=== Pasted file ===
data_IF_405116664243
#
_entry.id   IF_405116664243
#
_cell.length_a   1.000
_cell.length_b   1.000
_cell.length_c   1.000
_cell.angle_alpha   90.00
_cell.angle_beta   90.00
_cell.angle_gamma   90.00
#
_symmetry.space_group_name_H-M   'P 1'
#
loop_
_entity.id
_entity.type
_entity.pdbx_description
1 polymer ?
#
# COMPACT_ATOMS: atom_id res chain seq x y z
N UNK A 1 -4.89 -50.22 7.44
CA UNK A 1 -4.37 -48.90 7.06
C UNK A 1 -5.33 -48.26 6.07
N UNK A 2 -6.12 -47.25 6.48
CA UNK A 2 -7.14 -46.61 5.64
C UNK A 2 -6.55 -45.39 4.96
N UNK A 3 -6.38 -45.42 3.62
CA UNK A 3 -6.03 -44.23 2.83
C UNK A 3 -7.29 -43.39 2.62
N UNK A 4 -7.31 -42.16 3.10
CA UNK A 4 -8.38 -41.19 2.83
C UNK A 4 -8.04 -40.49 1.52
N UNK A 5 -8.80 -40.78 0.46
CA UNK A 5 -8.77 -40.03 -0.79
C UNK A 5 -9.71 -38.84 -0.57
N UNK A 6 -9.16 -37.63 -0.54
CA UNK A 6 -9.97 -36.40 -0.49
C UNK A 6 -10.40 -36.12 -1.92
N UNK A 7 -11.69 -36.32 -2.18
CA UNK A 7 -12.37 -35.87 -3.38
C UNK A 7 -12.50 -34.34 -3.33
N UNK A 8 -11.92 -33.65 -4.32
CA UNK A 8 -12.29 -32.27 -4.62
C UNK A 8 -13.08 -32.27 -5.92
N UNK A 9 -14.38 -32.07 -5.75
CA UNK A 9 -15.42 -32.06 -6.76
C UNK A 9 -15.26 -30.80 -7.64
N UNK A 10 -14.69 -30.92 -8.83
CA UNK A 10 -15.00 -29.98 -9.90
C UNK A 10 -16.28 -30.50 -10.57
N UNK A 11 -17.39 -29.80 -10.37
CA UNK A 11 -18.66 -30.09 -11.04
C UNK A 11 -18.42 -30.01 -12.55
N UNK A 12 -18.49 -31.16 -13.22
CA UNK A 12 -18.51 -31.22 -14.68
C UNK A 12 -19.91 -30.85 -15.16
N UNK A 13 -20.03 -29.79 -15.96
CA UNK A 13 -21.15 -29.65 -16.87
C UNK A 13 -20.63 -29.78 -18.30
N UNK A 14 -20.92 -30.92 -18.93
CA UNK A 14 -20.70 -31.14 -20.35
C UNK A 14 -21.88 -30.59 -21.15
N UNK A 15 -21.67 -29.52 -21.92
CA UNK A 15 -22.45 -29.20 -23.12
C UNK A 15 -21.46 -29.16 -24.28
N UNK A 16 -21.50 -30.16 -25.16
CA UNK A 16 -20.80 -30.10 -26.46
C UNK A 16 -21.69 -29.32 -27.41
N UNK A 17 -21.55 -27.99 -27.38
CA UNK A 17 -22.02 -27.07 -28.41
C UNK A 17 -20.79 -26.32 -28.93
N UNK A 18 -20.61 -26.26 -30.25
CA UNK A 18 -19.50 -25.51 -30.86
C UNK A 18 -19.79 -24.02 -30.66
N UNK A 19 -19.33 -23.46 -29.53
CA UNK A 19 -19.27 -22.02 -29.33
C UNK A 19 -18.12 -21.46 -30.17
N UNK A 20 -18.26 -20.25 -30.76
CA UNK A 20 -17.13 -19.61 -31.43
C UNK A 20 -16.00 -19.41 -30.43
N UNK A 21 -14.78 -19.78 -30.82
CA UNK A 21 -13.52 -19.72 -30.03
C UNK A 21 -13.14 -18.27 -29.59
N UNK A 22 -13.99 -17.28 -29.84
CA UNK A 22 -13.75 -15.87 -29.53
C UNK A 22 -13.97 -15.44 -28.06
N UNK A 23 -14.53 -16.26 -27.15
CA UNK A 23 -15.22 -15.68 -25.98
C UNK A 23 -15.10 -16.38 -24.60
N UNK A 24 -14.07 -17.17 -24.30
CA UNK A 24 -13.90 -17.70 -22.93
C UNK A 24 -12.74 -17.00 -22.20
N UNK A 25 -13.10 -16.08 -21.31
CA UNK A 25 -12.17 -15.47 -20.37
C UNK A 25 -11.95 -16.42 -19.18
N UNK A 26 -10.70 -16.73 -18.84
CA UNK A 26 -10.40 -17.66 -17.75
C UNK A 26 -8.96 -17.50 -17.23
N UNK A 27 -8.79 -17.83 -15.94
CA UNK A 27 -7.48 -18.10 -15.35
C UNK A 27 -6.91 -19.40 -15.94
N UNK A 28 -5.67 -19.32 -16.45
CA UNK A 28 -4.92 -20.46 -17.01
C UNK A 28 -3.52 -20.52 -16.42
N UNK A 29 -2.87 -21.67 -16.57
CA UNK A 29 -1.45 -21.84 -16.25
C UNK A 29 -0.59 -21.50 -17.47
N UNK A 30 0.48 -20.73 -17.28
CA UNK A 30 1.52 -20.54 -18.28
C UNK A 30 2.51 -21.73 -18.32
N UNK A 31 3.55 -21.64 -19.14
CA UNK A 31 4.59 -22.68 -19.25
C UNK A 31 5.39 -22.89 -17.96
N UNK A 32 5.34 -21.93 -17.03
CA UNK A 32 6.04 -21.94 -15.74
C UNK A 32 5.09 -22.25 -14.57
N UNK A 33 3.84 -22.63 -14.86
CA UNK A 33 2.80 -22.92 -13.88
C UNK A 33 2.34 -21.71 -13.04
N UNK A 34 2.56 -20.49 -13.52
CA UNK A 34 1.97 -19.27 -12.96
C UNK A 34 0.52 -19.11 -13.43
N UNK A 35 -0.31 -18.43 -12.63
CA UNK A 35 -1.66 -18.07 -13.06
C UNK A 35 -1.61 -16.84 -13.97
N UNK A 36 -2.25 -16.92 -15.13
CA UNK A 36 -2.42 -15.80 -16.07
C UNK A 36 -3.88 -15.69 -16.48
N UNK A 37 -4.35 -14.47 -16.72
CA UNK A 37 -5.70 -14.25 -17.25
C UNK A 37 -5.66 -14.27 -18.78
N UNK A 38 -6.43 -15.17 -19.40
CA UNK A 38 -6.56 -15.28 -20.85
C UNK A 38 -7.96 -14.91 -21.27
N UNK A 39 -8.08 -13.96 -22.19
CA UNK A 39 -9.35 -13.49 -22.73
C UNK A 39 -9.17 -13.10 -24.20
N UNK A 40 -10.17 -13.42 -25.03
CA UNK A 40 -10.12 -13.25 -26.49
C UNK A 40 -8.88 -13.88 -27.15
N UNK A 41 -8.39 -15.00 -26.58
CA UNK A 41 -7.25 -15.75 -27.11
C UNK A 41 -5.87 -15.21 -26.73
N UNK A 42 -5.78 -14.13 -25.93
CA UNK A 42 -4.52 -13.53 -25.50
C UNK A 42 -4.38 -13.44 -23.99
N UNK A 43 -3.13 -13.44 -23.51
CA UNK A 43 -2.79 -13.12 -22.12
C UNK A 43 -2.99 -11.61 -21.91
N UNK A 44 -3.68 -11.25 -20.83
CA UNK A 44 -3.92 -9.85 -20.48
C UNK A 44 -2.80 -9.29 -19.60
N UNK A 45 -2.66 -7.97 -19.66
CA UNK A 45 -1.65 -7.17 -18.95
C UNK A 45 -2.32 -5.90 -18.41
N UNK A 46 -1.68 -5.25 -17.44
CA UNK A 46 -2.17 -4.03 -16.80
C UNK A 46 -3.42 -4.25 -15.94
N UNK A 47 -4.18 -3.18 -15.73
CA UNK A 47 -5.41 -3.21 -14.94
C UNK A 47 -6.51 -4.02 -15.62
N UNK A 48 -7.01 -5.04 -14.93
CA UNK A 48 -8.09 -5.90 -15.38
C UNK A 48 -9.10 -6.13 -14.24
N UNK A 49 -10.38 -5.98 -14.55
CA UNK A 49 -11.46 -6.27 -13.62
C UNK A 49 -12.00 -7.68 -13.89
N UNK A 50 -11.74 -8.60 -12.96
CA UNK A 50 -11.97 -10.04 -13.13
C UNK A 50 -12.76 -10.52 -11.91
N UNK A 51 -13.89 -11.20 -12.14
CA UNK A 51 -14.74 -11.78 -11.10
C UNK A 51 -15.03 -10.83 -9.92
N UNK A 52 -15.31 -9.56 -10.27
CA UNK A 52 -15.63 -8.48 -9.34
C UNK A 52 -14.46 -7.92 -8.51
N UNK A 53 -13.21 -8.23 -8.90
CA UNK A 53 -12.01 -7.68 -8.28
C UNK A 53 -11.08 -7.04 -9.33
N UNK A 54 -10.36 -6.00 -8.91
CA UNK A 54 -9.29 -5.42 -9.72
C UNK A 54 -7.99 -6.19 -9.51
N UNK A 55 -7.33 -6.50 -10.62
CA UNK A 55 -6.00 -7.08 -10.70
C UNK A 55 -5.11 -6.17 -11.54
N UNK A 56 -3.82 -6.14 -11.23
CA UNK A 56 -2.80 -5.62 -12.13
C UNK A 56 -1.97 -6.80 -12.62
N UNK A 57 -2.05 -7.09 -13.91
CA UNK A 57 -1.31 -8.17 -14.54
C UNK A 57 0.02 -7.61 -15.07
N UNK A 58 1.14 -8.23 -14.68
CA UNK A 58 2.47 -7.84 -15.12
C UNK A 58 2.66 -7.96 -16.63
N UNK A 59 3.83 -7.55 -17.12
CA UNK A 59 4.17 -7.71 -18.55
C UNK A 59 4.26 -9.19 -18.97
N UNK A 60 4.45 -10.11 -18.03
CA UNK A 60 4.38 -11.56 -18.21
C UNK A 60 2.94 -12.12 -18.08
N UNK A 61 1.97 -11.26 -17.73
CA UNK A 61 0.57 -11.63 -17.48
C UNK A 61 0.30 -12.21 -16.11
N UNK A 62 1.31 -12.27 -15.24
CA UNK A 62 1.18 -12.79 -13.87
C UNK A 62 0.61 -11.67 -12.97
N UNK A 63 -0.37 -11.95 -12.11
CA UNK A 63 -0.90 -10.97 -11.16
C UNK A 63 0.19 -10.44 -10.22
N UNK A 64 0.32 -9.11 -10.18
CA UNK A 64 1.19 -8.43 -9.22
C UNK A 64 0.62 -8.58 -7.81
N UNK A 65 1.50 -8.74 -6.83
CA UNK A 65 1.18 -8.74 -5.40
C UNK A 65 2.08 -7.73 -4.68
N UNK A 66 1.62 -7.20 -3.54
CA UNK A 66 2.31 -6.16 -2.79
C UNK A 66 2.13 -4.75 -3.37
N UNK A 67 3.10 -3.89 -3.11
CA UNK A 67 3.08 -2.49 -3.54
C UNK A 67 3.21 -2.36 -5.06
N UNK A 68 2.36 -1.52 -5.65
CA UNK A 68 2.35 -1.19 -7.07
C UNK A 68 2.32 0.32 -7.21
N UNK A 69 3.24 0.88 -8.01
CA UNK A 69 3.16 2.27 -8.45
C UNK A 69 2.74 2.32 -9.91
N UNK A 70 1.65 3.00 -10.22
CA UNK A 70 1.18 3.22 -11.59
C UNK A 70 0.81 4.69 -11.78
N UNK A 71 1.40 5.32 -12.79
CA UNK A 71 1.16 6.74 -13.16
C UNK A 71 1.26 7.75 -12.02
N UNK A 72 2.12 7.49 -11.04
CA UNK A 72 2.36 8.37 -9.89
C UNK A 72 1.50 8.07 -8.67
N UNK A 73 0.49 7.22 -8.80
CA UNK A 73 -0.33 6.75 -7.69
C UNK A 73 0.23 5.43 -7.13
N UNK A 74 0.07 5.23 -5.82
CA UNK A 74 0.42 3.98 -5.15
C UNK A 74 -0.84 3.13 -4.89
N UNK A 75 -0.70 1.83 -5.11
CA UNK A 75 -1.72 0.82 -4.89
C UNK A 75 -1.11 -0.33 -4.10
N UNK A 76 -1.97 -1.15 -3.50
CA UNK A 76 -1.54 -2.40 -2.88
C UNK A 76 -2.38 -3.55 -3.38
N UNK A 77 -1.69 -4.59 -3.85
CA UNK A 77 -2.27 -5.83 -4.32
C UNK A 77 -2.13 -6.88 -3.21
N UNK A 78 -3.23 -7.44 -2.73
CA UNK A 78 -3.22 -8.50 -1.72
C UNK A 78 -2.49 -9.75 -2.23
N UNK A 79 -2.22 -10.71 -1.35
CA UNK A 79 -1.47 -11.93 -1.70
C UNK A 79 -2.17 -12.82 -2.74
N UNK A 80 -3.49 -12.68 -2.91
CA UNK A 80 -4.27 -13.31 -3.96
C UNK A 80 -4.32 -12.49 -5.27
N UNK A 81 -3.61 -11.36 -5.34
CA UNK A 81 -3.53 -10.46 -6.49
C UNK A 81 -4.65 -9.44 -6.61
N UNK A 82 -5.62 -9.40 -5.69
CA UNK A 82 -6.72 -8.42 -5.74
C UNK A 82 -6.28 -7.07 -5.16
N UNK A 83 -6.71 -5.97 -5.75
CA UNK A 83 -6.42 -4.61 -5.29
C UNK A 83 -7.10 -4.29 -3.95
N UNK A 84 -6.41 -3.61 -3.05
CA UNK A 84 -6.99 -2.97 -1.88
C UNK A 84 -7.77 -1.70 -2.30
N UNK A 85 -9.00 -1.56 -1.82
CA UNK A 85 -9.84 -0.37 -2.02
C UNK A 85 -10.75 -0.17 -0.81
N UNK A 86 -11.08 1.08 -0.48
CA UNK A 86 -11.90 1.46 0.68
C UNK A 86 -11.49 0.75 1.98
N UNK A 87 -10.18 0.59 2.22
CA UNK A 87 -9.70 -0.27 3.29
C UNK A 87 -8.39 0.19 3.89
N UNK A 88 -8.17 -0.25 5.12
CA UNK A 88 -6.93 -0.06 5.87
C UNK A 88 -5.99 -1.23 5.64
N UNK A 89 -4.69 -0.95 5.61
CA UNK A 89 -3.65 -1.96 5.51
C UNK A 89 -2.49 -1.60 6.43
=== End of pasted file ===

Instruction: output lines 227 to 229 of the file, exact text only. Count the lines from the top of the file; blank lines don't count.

C UNK A 69 2.74 2.32 -9.91
N UNK A 70 1.65 3.00 -10.22
CA UNK A 70 1.18 3.22 -11.59